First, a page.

Where’s the fundamental evidence that India has a notable rape problem?

http://en.wikipedia.org/wiki/Rape_statistics#UN_Rape_Statistics

Even with horrendous underreporting, India has a remarkably low rape rate, according to the UN.

That is not to say that there aren’t cultural and judicial problems worth addressing.

shrikanthk December 31, 2012 at 10:44 pm

The idea that sexual repression is a cause of rape is deeply flawed.
Rape rates in US and several European countries higher than in many supposedly culturally “hidebound” and “conservative” Asian countries.

The fact is that human beings are fundamentally flawed. “Rape” is a universal male problem.

So Much For Subtlety January 1, 2013 at 2:06 am

I have an academic paper somewhere where someone actually went to the main Taipei hospital in Taiwan and counted in a single week, at that single hospital, more rape victims being treated than the country reported for the entire year. Places like China and Japan simply do not report rapes. In South Korea it is still a fairly common way to get married – rape the girl and her parents will force her to marry you.

All you mean is that reported rates are higher.

Eric January 1, 2013 at 3:27 am

Lol, show us any links that support your statements about China, Japan, and South Korea. You are so full of crap.

So Much For Subtlety January 1, 2013 at 10:43 pm

Son, given I started out saying I have an academic paper, do you really want to go down this route?

Rahul January 1, 2013 at 11:45 pm

@So Much For Subtlety

Yes, please. I’d like to read the paper you mention.

doctorpat January 7, 2013 at 9:45 pm

“Rape” is a universal male problem.
Speak for yourself.

skeptic January 1, 2013 at 12:43 am

Statisticaly, India does not have an especially bad rape problem even if we assume only 1 in 10 rapes are reported.

However, urban India is a miserable place to be a working woman especially if you have to travel in public transport. Lewd remarks, groping etc. are extremely common.

shrikanthk January 1, 2013 at 7:29 am

Again, this seems to be an urban legend of sorts.
Several female relatives of mine were working women in Bombay/Bangalore in 70s/80s.
None of them has a single incident of “abuse” to narrate.

If you’re equipped with a sense of victimhood then even a sub-conscious touch by a fellow male bus traveller will be construed as “sexual abuse”.

Rahul January 1, 2013 at 7:40 am

I’ll differ with shrikanthk on that. Yes, there is indeed a problem about “Lewd remarks, groping etc.” Though it’s hard to know quantitatively how bad it is and how it compares with other nations. I haven’t seen any systematic studies. But “miserable” is a bit of an exaggeration. It’s like me saying Chicago is a “miserable” city to visit because of high mugging rates.

shrikanthk is out of touch with reality if he denies it outright; just pick up a random Indian newspaper any day of the week. Maybe the 70s/80s were indeed a different world.

shrikanthk January 1, 2013 at 8:40 am

I will never deny it outright. Misbehavior exists everywhere.
I am only 28 and while growing up in Blore over the past 2 decades I’ve never personally witnessed a blatant case of gender abuse in a public place.

Gender abuse will exist as long as the human race exists. But it is an exaggeration to say that women find it hazardous to lead an outdoor life in our big cities. Yes, there are some cultural mores, what’s “done” and what’s “not done”. But that’s not the same as saying – “you risk a high probability of being abused if you step out of your house”.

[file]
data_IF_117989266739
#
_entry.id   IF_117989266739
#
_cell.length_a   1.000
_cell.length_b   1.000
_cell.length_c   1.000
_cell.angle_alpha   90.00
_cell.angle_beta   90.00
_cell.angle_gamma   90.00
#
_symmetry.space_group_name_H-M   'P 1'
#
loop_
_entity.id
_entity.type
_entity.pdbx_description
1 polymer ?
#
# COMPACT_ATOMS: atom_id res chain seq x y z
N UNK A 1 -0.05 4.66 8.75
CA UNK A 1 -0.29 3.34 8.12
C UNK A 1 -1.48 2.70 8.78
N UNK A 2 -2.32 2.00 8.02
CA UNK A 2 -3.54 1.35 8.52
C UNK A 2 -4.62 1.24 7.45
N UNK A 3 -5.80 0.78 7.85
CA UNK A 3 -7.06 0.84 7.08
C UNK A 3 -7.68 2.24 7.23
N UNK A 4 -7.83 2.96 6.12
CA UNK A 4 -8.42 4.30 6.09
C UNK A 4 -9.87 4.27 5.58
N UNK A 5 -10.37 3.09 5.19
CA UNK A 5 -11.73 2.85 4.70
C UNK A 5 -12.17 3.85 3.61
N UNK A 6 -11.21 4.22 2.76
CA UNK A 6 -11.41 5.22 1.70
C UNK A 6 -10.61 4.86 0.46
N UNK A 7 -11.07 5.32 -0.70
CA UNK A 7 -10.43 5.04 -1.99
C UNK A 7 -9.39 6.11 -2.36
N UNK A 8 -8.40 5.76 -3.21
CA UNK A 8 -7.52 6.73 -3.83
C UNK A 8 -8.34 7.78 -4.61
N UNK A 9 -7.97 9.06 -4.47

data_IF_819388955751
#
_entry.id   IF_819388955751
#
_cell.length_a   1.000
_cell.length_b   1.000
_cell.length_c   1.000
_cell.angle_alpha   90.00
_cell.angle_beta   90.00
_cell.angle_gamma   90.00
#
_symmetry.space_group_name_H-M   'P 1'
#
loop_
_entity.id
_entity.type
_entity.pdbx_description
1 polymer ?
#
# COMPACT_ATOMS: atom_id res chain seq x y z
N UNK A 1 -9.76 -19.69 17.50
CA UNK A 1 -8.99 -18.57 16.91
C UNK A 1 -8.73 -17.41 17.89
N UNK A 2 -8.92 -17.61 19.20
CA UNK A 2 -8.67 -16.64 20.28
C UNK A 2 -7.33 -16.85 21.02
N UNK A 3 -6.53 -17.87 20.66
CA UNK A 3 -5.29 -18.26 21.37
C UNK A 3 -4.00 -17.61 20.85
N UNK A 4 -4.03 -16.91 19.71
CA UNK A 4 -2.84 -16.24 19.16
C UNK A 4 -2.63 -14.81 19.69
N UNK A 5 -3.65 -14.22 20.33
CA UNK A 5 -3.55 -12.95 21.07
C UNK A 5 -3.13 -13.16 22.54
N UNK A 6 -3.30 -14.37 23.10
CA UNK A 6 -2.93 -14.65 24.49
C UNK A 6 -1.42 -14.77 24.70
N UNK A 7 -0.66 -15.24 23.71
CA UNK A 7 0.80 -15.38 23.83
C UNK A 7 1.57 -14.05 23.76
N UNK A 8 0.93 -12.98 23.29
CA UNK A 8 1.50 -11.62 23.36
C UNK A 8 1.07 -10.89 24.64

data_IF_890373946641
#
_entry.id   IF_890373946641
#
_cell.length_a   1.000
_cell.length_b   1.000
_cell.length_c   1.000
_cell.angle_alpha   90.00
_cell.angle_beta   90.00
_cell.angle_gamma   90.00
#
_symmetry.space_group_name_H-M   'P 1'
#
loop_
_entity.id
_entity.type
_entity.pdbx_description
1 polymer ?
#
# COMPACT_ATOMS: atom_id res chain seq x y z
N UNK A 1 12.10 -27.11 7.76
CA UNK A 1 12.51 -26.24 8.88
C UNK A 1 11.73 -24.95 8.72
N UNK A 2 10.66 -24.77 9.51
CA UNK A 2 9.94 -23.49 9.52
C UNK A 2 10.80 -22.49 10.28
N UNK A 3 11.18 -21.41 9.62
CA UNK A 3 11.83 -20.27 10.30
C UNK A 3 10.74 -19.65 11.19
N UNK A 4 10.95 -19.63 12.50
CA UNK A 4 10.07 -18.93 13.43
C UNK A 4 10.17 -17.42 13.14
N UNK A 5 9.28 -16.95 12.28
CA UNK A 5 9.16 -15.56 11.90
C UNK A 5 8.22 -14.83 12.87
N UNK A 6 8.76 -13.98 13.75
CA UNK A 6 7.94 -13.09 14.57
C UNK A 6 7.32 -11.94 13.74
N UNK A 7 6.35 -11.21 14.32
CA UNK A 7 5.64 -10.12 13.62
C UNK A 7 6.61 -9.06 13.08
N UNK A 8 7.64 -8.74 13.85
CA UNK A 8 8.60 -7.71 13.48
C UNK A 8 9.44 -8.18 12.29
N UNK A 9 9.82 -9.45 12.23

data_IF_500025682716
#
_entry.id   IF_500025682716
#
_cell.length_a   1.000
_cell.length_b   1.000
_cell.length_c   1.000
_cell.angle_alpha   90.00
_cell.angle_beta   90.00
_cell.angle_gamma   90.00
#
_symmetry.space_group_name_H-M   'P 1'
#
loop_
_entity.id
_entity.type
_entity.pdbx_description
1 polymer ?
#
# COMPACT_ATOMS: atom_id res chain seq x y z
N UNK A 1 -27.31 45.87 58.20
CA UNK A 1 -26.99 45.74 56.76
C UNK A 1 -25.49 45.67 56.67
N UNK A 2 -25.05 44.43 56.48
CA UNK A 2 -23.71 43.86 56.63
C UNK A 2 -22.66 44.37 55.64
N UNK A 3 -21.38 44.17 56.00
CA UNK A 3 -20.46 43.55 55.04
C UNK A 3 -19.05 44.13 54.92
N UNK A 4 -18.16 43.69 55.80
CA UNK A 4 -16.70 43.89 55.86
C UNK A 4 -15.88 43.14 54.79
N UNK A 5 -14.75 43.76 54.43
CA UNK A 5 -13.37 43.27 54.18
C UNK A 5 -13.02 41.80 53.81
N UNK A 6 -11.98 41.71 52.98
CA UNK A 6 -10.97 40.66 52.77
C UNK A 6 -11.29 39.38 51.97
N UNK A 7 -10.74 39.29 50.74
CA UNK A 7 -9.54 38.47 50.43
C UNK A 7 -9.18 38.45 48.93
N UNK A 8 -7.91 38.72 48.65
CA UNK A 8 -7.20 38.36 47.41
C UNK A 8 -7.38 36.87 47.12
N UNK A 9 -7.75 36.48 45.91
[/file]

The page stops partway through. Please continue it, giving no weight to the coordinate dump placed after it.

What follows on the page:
Ray Lopez January 1, 2013 at 5:38 am

@#1- disappointed at the TC Time interview and not a single mention of patents. It’s as if economists really believe that inventors do not need incentive to invent–they just do it out of love–whatever happened to basic economic theory? This romantic notion is reinforced by Nobel Prize winners who go into science for the love, not the money. But it does not answer the question: given a stronger, better patent system, would more people invent, at the margin? If economist grandmaster Kenneth Rogoff was given $1M a year to play chess, would he give it up for economics? If strong chess player Tyler Cowen was given $200k a year, and a sabbatical, to play second string for a chess team (sorry TC but you’re not as good as Rogoff) would he consider chess more boring than economics, as he claimed? No and No. When will the communists who think innovation drops from the sky, exogenously, ever be defeated? Their tyranny is oppressive. It’s the heavy hand of history and backward looking thinking, to paraphrase historian Fernand Braudel. Economists: “If man was made to fly, he’d have wings or have already done it by now”. Wrong. Anecodote: a form of glider/kite that could carry a man was supposedly invented–and lost–in ancient China. A form of electroplating was invented–and lost–in ancient Persia. Both these examples are speculative, but it’s a fact that concrete was invented twice in history; once by the Romans (and lost) and reinvented in medieval times. All because of lack of patents. Trade secrets and weak patents that really don’t disclose anything since there’s really no incentive to do so, as patents are defeated about one-third to one-half the time, and pioneer patents only last 20 years (today’s system) is not the solution.

Roy January 1, 2013 at 8:57 am

2. Note this is in the North of England, where life expectancy is up to eleven years lower than in London, and the gap is widening. Now they just need to try this North of the Border…

The radically different opinions of the NHS people seem to have make a lot more sense when you look at regional differences.

James January 2, 2013 at 8:55 am

The tests were done in a London Hospital.

d January 1, 2013 at 11:59 am

I work with fully westernized Pakistani woman who says when she goes back to Pakistan and walks in the streets, she will be fondled by random men if there’s any type of crowd. She says this is a regular thing.